in the entire school oversleeping the next morning! Then there were the inter-dorm, & even inter-house raids. Mostly they
were intended to be in good spirit, but could become rather too rough, especially when some guys stuffed a cricket ball
into their stocking instead of the usual extra socks & swung the end round at head height several times before connecting
with an unfortunate opponent. Actually, my younger brother, Roy ended up in hospital after one inter-dorm raid!
Of course SPORT will always remain a strong memory from the PoW; if you at least participated, things were considerably
easier. Then, the better you were at a sport, the better your quality of life became.I was blessed to be fairly athletic,
especially at swimming & hockey, so maybe that's why I have many positive memories of the 'Patch'.
And then there were the staff members: after 45 years some of them still remain clear in my mind ---
Ken Fyfe: Clive Housemaster --- strict but fair, & an ability to get 5 out of 6 cuts one over the other!
Peter Caswell: Physics/chemistry teacher --- we swore he had eyes in the back of his head, as he missed nothing. He
was ambidextrous & would stand at the blackboard with his back to the class, a chalk stick in each hand , and, starting at
the = sign would write the formulae on the left & right hand side simultaneously. This would fascinate us, but if anyone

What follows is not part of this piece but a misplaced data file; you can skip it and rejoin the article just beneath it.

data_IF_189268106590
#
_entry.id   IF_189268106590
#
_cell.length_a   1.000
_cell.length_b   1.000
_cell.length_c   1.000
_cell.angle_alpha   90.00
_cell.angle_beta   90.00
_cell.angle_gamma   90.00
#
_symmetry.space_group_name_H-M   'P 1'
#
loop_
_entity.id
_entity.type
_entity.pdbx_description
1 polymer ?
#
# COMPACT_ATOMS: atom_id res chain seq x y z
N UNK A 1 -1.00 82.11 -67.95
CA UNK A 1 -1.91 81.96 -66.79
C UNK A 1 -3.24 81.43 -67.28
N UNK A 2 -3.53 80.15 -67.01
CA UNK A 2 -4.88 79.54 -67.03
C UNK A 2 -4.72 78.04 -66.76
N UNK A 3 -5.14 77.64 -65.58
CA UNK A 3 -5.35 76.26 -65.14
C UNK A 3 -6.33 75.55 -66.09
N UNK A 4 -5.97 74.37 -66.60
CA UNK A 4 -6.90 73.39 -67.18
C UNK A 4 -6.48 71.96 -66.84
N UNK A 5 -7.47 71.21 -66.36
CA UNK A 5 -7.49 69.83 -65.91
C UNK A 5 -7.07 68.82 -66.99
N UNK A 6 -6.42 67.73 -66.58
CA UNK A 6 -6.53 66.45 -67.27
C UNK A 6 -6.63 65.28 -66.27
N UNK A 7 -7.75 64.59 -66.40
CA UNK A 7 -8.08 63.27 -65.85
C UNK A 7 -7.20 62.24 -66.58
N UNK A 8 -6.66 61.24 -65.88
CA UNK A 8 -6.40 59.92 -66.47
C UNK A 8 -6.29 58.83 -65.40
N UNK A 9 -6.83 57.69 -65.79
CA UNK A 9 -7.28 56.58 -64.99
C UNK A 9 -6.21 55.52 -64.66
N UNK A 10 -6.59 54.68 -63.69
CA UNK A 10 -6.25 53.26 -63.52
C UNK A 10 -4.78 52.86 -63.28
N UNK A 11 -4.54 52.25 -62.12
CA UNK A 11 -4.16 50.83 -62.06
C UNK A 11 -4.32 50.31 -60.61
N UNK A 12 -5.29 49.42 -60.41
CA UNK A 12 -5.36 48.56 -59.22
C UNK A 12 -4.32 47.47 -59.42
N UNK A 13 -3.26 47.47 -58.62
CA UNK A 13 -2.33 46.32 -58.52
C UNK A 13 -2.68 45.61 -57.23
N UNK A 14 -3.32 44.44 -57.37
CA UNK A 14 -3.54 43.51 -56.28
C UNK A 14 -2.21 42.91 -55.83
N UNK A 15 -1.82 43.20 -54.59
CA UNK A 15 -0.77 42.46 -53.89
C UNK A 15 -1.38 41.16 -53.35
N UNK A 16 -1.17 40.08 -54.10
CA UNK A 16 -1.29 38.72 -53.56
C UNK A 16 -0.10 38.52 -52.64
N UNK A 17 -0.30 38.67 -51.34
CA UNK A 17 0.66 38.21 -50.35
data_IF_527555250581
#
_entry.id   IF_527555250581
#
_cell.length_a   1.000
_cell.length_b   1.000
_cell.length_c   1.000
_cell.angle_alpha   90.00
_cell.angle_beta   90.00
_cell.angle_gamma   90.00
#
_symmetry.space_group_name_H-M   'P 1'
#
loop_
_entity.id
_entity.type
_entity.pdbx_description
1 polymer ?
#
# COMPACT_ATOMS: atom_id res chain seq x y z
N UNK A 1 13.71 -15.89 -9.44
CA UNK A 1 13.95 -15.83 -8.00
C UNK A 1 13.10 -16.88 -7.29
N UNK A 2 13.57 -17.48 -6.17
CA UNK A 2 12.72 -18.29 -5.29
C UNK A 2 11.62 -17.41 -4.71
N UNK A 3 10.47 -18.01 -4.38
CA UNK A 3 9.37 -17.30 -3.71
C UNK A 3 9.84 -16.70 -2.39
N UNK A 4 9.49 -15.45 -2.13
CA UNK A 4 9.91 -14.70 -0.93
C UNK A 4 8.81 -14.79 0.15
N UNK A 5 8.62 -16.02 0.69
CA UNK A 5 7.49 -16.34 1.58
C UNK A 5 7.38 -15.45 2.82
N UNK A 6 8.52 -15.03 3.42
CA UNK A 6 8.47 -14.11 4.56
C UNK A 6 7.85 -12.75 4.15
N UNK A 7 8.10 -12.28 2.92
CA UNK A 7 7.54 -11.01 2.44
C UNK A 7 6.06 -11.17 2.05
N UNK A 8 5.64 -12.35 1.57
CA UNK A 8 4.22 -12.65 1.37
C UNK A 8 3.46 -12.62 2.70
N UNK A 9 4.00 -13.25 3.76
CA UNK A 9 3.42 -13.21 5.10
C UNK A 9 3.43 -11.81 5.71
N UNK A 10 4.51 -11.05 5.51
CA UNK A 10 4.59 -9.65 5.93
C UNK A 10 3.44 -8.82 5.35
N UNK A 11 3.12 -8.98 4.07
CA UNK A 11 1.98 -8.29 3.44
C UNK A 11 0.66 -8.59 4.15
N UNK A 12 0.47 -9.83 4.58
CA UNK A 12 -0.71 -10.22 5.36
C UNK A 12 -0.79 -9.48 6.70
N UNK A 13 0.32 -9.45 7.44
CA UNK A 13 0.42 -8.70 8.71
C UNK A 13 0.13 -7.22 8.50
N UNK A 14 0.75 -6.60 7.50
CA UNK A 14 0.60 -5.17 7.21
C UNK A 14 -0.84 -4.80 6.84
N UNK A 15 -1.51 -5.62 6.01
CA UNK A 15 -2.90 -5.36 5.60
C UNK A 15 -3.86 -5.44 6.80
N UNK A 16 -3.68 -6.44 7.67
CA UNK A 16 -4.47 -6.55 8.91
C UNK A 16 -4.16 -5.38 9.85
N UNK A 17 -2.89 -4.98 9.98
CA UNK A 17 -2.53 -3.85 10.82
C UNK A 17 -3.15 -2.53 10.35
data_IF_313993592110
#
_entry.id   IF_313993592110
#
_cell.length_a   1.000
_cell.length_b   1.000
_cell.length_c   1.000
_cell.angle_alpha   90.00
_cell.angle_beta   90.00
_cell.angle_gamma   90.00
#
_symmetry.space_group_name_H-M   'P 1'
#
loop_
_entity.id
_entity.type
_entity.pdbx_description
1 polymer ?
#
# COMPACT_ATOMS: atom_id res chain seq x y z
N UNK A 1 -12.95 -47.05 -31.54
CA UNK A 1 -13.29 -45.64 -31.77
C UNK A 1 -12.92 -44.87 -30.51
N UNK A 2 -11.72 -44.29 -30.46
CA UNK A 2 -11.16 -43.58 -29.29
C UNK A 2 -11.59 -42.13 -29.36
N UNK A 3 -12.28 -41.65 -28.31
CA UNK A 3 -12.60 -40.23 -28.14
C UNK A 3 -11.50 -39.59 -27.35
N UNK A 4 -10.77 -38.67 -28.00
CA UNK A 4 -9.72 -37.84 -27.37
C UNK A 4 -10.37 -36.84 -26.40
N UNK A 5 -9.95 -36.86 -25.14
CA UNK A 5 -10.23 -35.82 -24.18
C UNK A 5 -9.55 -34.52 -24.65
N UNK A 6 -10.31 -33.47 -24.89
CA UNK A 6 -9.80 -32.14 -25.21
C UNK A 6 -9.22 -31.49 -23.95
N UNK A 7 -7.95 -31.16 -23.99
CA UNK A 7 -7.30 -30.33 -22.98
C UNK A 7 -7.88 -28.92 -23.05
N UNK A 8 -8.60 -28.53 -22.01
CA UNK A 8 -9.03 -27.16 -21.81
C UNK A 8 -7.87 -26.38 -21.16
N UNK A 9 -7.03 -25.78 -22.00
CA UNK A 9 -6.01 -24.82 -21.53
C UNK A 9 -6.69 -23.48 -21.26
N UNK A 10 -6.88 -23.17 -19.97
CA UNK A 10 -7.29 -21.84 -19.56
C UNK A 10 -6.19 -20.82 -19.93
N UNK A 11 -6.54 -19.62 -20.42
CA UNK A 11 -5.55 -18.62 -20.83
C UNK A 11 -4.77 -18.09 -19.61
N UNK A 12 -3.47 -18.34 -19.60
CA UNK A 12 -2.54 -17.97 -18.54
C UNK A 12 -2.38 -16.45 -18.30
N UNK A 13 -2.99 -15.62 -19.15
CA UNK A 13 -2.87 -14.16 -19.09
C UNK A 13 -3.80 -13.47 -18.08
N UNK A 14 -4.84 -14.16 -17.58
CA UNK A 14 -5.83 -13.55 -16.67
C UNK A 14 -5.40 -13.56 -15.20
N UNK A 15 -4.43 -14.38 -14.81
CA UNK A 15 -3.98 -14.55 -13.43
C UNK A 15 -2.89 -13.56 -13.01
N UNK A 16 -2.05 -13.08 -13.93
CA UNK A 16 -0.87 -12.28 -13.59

got up to mischief in the process, suddenly the eraser would come flying at the offender!
Mr (Johnny) Riddel: Gym Master, with his mini cricket bat named Horace. If you mucked about or if he though you
weren't trying your hardest, then Horace was brought to bear, on your rear. Once you'd been whacked on 6 separate
occasions you earned the right to sign the bat --- yippie! I struggled to find a space to sign.
As I said, one could go on for ever, but you've probably heard most of it previously, so I'll end the reminiscing for now.
With Uhuru already scheduled for the end of 1963, I concluded that I would probably make a better career elsewhere & came
to South Africa in 1962. Work was actually scarce, & after undergoing an aptitude test & a fitness test was offered a 3
year training course as a mining engineer on the gold mines. I was quite stunned, as I would never have seen myself
working underground, let alone as a trainee engineer. Anyway, as there was no obligation to complete the program, & as I
was completely broke (free board & lodging was included in the offer), I signed on, thinking I'd stay only until something
better came along. Well, 34 years later, at 51, I retired! But it wasn't quite as simple as that, really. Although I